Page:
Who’s The Founder Of Jehovah Witnesses?

Posted on December 10, 2010. Filed under: His Teachings, Is it true what they say? | Tags: , , , , , , , , , , , , , , , , , , , , , , |


The above question is asked on Answerdigger.com, and several comments are made, and an answer given as the “best answer.” The answer chosen as the best answer, however, is far from correct, and contains many inaccurate statements. Since we have found no way to respond to this on the Answerdigger.com site, we decided to respond here.

The claim is that the Jehovah’s witnesses movement was started by Charles Taze Russell. This is false, since Russell did not believe in such a sectarian organization, nor in its authoritarian hierarchy. The true founder of the Jehovah’s Witnesses’ organization was Joseph Rutherford. I have discussed this several times before:

See:
Focus on Charles Taze Russell: Founder of the JWs?

The claim is made that “Charles Taze Russell used the Bible and formulated ideas and had like minded people to follow along.” Russell did indeed use the Bible, and Russell came to certain conclusions from his study of the Bible; Russell, however, unlike the Jehovah’s Witnesses’ leadership, never insisted that all consecrated Christians had to accept his conclusions.

It is claimed that 1914 was a “big drawcard” for Russell. While some may have been attracted because of the Biblical time prophecies that Russell presented, I believe that most Bible Students, like myself, were attracted to what Russell presented from the Bible regarding the “ransom for all” as shown in the book, The Divine Plan of the Ages. Russell himself considered the understanding of the atoning sacrifice to be more important than understanding of time prophecies. The Jehovah’s Witnesses no longer preach this central doctrine, but have replaced it with an alleged “Good News” that would deny any benefit from the ransom for all for billions of people, including their children.

See:

The Divine Plan of the Ages

Will Billions Be Eternally Destroyed in the Battle of Armageddon?

Armageddon, The Second Death and Judgments

It is claimed that Russell “divined” 1914 from the Great Pyramid. The use of the word “divined” implies a form of demonic spiritistic divination. This, of course, is totally false.

The date, 1914 was known by N. H. Barbour before Russell accepted this. Barbour, however, did not “divine” the date 1914 from the Great Pyramid; the works we have of Barbour today are limited, but it does appear that he obtained the date through study of Bible prophecy, not from the Great Pyramid, and certainly not through any practice of demonic “divination”. I notice that Barbour mentions the date of the end of the times of Gentiles in September of 1875, but the first mention of 1914 as corroborated by the Great Pyramid that I have found did not appear until January of 1876. Thus, I conclude that some time before September of 1875, Barbour had already concluded from study of the Bible that the Gentile Times were to end in 1914, and then after that he found the measurement of the Great Pyramid confirms the date 1914.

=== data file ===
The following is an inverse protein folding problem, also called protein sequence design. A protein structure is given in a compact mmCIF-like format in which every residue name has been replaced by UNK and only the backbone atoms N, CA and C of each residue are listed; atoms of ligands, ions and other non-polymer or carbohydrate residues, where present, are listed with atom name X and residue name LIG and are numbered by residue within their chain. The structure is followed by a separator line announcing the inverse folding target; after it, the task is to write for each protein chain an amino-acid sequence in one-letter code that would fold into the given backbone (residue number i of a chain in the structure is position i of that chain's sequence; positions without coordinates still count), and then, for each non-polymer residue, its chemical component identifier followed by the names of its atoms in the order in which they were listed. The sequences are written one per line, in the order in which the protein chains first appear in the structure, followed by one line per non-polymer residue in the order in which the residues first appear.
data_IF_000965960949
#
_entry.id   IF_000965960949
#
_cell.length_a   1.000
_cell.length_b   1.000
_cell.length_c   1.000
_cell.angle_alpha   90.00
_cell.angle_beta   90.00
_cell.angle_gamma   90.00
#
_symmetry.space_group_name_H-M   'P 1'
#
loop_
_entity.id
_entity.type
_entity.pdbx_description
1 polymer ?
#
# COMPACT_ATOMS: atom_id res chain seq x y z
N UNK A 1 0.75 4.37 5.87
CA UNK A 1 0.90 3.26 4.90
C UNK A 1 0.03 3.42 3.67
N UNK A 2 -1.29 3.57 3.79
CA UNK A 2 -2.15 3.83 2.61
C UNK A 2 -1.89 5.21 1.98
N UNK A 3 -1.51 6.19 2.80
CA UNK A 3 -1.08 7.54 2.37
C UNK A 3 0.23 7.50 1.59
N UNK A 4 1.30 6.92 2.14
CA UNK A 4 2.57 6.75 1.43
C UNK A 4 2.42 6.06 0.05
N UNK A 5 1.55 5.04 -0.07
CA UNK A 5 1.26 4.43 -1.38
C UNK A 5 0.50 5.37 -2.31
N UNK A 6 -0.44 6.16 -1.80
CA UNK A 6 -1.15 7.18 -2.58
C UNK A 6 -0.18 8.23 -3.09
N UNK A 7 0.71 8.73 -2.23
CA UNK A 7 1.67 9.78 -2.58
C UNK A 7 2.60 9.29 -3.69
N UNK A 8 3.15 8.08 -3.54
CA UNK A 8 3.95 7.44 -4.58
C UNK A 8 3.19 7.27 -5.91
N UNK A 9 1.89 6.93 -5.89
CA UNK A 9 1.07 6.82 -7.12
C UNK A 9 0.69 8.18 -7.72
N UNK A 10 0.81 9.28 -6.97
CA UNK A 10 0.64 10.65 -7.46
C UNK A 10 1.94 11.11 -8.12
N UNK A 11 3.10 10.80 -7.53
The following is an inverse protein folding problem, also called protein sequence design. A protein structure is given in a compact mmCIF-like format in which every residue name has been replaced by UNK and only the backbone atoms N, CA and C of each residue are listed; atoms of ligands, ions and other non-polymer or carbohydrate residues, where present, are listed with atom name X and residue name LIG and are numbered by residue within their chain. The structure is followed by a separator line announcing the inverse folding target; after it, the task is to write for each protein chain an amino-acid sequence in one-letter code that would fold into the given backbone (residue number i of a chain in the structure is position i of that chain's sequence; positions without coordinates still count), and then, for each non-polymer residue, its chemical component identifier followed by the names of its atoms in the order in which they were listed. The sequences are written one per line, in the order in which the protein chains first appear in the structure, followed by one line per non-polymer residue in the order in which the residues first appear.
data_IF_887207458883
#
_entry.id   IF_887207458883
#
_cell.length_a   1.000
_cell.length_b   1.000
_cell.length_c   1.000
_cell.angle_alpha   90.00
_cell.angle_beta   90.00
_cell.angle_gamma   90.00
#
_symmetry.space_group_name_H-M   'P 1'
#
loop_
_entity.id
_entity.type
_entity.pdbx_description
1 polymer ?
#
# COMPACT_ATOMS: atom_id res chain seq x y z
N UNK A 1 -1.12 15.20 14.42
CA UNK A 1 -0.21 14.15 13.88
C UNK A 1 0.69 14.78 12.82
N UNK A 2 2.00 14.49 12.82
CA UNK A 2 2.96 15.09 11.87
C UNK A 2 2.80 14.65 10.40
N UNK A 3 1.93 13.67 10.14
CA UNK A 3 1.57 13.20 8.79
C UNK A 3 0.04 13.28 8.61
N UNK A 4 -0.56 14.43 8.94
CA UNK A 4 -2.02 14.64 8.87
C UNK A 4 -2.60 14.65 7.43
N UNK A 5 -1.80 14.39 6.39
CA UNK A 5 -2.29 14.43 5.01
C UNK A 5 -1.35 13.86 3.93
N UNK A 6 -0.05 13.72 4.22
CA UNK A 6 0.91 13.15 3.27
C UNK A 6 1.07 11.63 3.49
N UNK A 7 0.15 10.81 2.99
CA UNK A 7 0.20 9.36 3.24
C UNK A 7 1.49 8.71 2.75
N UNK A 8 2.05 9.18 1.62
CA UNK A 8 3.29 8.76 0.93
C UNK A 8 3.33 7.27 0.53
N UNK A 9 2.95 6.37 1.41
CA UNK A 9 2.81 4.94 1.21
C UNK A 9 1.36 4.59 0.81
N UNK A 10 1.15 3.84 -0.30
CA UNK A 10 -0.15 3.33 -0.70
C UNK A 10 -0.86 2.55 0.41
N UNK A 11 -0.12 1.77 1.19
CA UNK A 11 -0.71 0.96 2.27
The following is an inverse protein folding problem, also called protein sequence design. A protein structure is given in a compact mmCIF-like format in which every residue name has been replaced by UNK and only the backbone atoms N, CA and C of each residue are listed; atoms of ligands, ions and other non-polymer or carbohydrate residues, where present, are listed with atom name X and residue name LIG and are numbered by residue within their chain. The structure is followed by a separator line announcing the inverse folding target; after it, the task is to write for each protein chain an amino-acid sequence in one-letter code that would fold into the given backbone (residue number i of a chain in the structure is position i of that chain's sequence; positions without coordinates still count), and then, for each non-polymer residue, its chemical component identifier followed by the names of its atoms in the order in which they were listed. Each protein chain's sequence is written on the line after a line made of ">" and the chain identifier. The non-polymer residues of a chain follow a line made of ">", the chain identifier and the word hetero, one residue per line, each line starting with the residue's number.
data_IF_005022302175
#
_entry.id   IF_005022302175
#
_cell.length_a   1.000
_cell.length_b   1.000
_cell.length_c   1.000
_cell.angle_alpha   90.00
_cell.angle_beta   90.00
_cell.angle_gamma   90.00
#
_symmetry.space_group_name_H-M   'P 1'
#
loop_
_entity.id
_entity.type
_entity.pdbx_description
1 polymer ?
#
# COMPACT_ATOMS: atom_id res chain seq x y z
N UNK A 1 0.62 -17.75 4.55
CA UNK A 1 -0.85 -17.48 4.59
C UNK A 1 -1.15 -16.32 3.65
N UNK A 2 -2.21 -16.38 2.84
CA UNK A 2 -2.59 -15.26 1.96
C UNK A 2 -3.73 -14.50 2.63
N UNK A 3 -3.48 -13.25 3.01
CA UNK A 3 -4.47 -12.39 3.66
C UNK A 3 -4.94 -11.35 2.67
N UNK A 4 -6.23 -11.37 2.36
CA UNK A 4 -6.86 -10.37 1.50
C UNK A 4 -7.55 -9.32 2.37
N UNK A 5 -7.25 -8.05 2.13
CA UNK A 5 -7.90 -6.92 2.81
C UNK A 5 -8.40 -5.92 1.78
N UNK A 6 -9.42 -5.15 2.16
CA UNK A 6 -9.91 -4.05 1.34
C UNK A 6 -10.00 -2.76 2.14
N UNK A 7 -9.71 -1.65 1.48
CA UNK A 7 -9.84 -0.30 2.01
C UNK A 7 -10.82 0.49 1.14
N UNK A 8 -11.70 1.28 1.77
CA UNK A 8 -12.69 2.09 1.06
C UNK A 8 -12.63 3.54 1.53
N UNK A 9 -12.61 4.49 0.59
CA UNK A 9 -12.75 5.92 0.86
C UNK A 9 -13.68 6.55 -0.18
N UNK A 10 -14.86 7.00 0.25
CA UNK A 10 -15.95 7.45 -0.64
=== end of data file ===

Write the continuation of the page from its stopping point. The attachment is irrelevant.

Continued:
See:

Russell and Divination

Russell, later in 1876, accepted Barbour’s studies. In 1904, evidently after considering arguments made by some of his associates, Russell deviated from Barbour’s conclusion that the time of trouble was to end in 1914. I should note, however, that Russell presented his conclusions and expectations regarding those conclusions as his own, and refrained from the authoritarian approach taken by Rutherford after Russell died.

See:

Russell’s Expectations Concerning 1914

It is claimed that “later” the year 1914 was obtained by means of  “a numerologic equation” from the Bible. This is misleading on two counts: the date 1914 was evidently first obtained from study of Bible prophecy, not from the Great Pyramid. I conclude that the author has the matter backwards. The phrase “a numerologic equation” seems to be implying the claim of some connection with spiritistic numerology. Barbour did use “numbers” given in the Bible which relate to time prophecy; he did not use any form of spiritistic numerology.

See:

Russell and “Numerology”

The statement is made that Russell’s (alleged) “numerologic equation” [evidently meaning his studies on time prophecy) has no credence at all. This sounds like what many say of the Bible itself, for many state that the Bible “has no credence at all.” Of course, what Barbour presented and what Russell presented was several scriptural lines of credence found to be harmonious with itself, as far as the dates and the chronology is concerned. One of the greatest reasons I accept the Bible by faith is the harmonious way all writers present the seed of woman — the seed of Abraham, leading up to Christ and  seed of faith in the New Testament and the blessing of all the families of the earth; likewise, one of the reasons I accept the chronology and the dates as presented by Barbour is the self-corroboration of several scriptural lines of presentation as presented by Russell, which is indeed as credible as the Bible itself, if one understands the matter. This is not to say that I agree with all conclusions of either Barbour or Russell.